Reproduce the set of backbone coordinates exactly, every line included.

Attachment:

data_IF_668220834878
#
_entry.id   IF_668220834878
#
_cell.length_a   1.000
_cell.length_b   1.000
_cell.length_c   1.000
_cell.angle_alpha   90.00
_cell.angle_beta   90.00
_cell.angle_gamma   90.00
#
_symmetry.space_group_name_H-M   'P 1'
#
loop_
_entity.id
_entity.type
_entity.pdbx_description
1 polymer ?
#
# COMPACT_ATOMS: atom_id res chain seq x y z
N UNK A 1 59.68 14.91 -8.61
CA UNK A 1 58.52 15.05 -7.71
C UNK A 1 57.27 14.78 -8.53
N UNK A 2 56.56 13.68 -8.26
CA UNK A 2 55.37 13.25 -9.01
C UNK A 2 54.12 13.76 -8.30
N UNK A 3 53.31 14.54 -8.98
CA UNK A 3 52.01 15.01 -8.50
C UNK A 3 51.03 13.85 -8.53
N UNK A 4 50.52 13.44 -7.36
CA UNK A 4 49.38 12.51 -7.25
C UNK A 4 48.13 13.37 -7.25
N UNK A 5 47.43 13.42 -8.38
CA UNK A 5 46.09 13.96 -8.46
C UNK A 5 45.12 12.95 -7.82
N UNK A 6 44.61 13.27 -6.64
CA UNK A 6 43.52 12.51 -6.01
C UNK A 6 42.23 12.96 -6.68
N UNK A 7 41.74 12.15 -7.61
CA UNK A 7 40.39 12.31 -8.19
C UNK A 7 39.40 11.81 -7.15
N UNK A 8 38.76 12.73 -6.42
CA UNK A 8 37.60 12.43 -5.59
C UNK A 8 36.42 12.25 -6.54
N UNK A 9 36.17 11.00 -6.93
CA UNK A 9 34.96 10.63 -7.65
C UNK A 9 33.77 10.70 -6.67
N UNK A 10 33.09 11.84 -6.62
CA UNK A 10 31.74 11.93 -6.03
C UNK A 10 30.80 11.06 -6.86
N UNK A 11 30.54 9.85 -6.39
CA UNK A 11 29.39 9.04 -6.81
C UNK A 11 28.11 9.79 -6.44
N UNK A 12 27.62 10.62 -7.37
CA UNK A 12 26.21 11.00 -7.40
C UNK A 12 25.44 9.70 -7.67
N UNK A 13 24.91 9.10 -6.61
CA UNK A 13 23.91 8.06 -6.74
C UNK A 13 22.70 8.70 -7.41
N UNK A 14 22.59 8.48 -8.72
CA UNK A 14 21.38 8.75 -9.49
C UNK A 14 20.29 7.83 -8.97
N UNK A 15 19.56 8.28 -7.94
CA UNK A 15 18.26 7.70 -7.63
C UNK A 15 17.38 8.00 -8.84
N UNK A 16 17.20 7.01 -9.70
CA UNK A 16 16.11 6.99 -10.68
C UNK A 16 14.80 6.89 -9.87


data_IF_668220834878
#
_entry.id   IF_668220834878
#
_cell.length_a   1.000
_cell.length_b   1.000
_cell.length_c   1.000
_cell.angle_alpha   90.00
_cell.angle_beta   90.00
_cell.angle_gamma   90.00
#
_symmetry.space_group_name_H-M   'P 1'
#
loop_
_entity.id
_entity.type
_entity.pdbx_description
1 polymer ?
#
# COMPACT_ATOMS: atom_id res chain seq x y z
N UNK A 1 59.68 14.91 -8.61
CA UNK A 1 58.52 15.05 -7.71
C UNK A 1 57.27 14.78 -8.53
N UNK A 2 56.56 13.68 -8.26
CA UNK A 2 55.37 13.25 -9.01
C UNK A 2 54.12 13.76 -8.30
N UNK A 3 53.31 14.54 -8.98
CA UNK A 3 52.01 15.01 -8.50
C UNK A 3 51.03 13.85 -8.53
N UNK A 4 50.52 13.44 -7.36
CA UNK A 4 49.38 12.51 -7.25
C UNK A 4 48.13 13.37 -7.25
N UNK A 5 47.43 13.42 -8.38
CA UNK A 5 46.09 13.96 -8.46
C UNK A 5 45.12 12.95 -7.82
N UNK A 6 44.61 13.27 -6.64
CA UNK A 6 43.52 12.51 -6.01
C UNK A 6 42.23 12.96 -6.68
N UNK A 7 41.74 12.15 -7.61
CA UNK A 7 40.39 12.31 -8.19
C UNK A 7 39.40 11.81 -7.15
N UNK A 8 38.76 12.73 -6.42
CA UNK A 8 37.60 12.43 -5.59
C UNK A 8 36.42 12.25 -6.54
N UNK A 9 36.17 11.00 -6.93
CA UNK A 9 34.96 10.63 -7.65
C UNK A 9 33.77 10.70 -6.67
N UNK A 10 33.09 11.84 -6.62
CA UNK A 10 31.74 11.93 -6.03
C UNK A 10 30.80 11.06 -6.86
N UNK A 11 30.54 9.85 -6.39
CA UNK A 11 29.39 9.04 -6.81
C UNK A 11 28.11 9.79 -6.44
N UNK A 12 27.62 10.62 -7.37
CA UNK A 12 26.21 11.00 -7.40
C UNK A 12 25.44 9.70 -7.67
N UNK A 13 24.91 9.10 -6.61
CA UNK A 13 23.91 8.06 -6.74
C UNK A 13 22.70 8.70 -7.41
N UNK A 14 22.59 8.48 -8.72
CA UNK A 14 21.38 8.75 -9.49
C UNK A 14 20.29 7.83 -8.97
N UNK A 15 19.56 8.28 -7.94
CA UNK A 15 18.26 7.70 -7.63
C UNK A 15 17.38 8.00 -8.84
N UNK A 16 17.20 7.01 -9.70
CA UNK A 16 16.11 6.99 -10.68
C UNK A 16 14.80 6.89 -9.87